The multilayer stack forming the active parts of the lithium microbattery is covered by a packaging thin layer 16 comprising a polymer material.
Packaging thin layer 16 is on the other hand in contact neither with cathode 3 nor with cathodic current collector 14. This packaging thin layer 16 does in fact present the particularity of having a good electronic conduction, which enables the anodic current to be collected thereby enabling an anodic contact connection to be formed. Packaging thin layer 16 thereby constitutes a part of the anodic current collector.
Thus, in the embodiment represented in
Producing a single thin layer or monolayer forming both the packaging thin layer and at least a part of an anodic current collector thereby simplifies production of lithium microbatteries and enables the manufacturing cost to be reduced. The use of a single thin layer acting both as packaging layer 16 and as anodic electronic conduction means provides a solution to the complex problems related to:
Electronic conduction of packaging thin layer 16 is provided by introducing metallic particles into a matrix of polymer material. The metallic particles are thus dispersed in the polymer matrix so as to significantly increase the electronic conduction.
The polymer material is more particularly chosen so as to preserve the known initial function of a packaging thin layer of polymer material, i.e. of hermetically protecting the active parts of the lithium microbattery against external contaminants and of absorbing the variation of the volume of the stack that is liable to occur during the microbattery charging/discharging cycles.
The polymer material also has to be chemically compatible with lithium and/or lithiated compounds and be compatible with the techniques implemented to produce the active parts of the microbattery. Indeed, before it is commissioned, a lithium microbattery can be subjected to several heat treatments at temperatures of about 260° C. The polymer material of the packaging thin layer consequently has to be an element that is both chemically and thermally stable for the microbattery to remain efficient. This is moreover the reason why it has not been envisaged to make the packaging thin layer with a polymer material intrinsically presenting a high electronic conduction. The use of conventional conductive polymers, such as polyacetylene, polythiophene, polypyrole, or phenylene polysulfide, does in fact prove limited for producing a lithium microbattery. These polymers are in fact difficult to implement. They can moreover be incompatible with the production steps of a lithium microbattery due to their low temperature resistance (less than 200° C.) and their high chemical reactivity with lithium and lithiated compounds.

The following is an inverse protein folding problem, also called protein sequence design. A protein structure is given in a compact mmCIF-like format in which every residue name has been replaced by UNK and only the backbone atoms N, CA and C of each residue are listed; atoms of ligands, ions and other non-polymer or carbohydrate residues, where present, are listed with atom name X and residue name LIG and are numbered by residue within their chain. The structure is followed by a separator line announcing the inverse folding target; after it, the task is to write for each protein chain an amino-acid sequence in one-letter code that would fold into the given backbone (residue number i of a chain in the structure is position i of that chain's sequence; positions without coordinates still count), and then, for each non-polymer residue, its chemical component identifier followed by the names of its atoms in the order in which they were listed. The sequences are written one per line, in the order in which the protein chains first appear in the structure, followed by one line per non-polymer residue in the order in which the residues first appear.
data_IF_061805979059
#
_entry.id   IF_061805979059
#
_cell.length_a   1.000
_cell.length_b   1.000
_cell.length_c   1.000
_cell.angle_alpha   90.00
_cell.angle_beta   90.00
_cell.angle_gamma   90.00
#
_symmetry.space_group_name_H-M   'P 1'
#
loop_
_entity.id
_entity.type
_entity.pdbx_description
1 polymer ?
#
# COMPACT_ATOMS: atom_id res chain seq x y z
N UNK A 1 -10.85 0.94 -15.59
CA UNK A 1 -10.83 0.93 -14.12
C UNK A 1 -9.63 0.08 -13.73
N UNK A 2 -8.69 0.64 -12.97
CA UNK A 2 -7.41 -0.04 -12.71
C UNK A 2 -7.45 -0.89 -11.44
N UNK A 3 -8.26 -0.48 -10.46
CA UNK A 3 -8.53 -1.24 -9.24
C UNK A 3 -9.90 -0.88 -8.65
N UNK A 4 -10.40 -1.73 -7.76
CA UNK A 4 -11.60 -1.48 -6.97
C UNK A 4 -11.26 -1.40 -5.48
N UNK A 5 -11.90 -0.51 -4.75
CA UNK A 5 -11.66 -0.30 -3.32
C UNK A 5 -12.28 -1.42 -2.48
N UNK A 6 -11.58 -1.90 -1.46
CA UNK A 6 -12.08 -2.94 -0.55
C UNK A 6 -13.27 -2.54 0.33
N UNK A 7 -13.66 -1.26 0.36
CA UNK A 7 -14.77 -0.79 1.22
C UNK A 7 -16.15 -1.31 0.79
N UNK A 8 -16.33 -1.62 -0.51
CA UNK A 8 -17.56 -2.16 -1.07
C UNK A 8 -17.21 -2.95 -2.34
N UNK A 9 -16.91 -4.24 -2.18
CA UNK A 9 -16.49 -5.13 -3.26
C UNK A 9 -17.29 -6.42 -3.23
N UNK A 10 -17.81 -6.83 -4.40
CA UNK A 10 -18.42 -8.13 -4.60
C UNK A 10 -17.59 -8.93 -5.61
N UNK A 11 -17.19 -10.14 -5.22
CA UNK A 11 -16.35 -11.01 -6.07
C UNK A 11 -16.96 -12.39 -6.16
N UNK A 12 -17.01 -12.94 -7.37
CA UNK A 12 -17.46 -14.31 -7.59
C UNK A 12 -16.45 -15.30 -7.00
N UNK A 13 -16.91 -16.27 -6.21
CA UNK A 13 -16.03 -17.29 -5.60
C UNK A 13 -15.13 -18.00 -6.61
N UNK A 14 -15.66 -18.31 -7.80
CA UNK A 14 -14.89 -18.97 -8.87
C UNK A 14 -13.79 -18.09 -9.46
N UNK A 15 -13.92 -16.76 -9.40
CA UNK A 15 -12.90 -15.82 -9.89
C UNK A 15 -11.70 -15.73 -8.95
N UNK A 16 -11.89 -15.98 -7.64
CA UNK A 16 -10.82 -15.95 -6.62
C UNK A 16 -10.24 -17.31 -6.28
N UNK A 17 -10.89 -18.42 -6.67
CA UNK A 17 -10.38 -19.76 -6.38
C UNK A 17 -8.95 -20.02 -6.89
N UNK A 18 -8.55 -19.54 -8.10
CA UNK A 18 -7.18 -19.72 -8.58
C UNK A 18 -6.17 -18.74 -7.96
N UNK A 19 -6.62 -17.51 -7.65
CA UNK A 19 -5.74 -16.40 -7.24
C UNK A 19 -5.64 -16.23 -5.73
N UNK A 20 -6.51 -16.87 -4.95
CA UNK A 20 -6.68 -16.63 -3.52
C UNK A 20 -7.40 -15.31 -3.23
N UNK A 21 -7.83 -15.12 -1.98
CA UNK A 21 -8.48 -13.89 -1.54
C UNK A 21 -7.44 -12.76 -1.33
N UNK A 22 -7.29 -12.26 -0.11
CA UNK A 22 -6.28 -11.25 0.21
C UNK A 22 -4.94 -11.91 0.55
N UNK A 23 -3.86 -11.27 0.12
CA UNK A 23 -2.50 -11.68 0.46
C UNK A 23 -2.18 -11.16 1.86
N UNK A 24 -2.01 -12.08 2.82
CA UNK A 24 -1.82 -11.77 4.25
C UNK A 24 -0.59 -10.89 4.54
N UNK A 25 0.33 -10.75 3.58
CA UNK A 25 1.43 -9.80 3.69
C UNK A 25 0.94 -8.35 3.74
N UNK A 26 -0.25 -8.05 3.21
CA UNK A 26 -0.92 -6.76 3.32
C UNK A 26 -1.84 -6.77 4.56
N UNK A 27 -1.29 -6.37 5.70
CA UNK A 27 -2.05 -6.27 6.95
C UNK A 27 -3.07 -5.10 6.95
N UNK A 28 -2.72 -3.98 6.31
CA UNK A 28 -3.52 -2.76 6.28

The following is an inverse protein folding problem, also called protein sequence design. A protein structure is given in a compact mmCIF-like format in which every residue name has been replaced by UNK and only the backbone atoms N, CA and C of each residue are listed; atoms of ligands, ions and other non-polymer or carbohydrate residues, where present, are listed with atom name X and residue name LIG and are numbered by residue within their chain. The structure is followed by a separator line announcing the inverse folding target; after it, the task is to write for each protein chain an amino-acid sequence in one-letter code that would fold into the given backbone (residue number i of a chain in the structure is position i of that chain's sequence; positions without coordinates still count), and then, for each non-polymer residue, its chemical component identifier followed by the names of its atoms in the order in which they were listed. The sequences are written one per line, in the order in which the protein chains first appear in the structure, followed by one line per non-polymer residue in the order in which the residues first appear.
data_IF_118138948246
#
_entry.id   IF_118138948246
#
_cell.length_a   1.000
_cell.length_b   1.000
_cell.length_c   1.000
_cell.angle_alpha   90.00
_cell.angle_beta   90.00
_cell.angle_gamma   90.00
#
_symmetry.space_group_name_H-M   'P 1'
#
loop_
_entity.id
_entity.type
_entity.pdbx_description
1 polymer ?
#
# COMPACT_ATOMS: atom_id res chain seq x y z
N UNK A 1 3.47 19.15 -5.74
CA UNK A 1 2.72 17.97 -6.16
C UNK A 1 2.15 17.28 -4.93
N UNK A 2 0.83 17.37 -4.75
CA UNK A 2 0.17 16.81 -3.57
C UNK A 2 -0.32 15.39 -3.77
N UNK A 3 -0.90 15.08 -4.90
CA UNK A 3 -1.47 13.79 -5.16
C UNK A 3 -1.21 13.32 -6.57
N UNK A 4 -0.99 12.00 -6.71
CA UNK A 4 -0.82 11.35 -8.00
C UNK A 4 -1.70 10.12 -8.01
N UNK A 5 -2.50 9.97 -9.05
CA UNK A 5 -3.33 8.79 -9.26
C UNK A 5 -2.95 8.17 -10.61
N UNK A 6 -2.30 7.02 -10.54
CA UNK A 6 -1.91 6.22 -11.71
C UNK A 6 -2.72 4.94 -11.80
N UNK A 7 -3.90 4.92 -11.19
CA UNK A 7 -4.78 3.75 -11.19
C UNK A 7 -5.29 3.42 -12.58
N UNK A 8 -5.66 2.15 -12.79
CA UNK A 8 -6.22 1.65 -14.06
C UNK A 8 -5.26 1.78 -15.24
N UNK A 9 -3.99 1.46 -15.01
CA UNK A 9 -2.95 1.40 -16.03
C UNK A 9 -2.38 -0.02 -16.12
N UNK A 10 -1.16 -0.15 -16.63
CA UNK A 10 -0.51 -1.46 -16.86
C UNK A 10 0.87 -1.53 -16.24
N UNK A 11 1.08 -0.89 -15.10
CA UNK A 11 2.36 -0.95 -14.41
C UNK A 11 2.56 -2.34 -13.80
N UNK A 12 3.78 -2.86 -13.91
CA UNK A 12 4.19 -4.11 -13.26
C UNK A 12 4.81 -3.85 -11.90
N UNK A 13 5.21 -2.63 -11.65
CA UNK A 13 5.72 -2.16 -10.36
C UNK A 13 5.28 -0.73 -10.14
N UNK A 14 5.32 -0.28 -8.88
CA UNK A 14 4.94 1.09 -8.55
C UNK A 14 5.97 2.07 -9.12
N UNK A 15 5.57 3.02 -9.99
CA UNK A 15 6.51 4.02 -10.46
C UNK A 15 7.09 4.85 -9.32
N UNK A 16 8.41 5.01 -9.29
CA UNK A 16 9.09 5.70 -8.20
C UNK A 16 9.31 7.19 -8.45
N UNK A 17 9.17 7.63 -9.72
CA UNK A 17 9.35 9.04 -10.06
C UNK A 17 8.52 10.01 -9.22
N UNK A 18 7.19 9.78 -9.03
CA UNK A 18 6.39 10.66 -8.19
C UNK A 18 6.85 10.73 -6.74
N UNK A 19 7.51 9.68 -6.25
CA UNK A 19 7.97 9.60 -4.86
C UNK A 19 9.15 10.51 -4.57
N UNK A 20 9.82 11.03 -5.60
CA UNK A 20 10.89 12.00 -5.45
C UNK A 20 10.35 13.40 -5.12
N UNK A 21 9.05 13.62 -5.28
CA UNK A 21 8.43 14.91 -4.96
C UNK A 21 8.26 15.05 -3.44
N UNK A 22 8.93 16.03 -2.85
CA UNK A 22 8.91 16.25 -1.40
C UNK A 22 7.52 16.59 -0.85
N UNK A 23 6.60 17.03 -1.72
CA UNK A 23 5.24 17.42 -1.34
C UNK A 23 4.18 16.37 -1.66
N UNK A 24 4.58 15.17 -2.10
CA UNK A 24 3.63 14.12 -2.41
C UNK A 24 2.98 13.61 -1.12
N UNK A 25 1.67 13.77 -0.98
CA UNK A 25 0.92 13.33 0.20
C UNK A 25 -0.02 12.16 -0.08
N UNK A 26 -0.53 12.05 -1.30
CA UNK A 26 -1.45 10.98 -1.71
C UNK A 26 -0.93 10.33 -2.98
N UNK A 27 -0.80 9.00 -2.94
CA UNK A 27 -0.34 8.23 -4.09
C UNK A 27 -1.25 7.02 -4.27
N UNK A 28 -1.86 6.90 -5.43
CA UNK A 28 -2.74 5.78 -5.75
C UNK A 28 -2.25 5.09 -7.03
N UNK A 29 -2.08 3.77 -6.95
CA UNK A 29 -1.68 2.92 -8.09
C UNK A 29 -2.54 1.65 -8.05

Thus, the polymer material constituting the matrix of packaging thin layer 16 can advantageously be an aromatic polyepoxide obtained from at least a photopolymerizable precursor material such as:
The polymer material can also be a copolymer obtained from a homogeneous mixture of at least two photopolymerizable precursor materials, respectively an acrylate-based material and an epoxide-base material. In this case, the acrylate-base material is advantageously chosen from diacrylate 1,6-hexanediol and methacrylate. The epoxide-base material is advantageously chosen from bisphenol A diglycidylether, 7-oxabicylco[4.1.0]heptane-3-carboxylate of 7-oxabicylco[4.1.0]hept-3-ylmethyl and a mixture of bisphenol A and epichloridine, for example OG114-4.
It should be noted that the term “photopolymerizable precursor material” used above, in the present application, qualifies any molecule capable of giving the polymer material in question by the action of light radiation such as ultraviolet radiation. This may therefore involve one or more monomers designed to be photopolymerized or it may involve one or more entities that have already been polymerized and are intended to be photoreticulated.
The aromatic polyepoxides and the copolymers obtained from an acrylate and an epoxide, such as those mentioned above, do in fact present the advantage of being compatible with the technology implemented to produce a lithium microbattery. Their use moreover facilitates fabrication of the micro-battery in so far as they can advantageously be formed by application of a light radiation such as an ultraviolet radiation.
The metallic particles introduced into the organic polymer matrix can advantageously consist of at least one noble metal chosen from silver, gold and copper. Noble metals such as silver, gold and copper do in fact present the advantage of being chemically inert with respect to lithium. They are moreover metals which present a very good electrical conductivity and they are compatible with assembly methods used in the microelectronics field such as wire bonding, ball bonding and wedge bonding. The metallic particles can also consist of at least one other metal, either inoxidizable or very resistant to oxidation, such as platinum, palladium, tungsten, molybdenum, zirconium and tantalum.
Furthermore, the metallic particles introduced into the polymer material matrix advantageously have a micrometric mean diameter and even more advantageously a diameter comprised between about 1 μm and about 15 μm.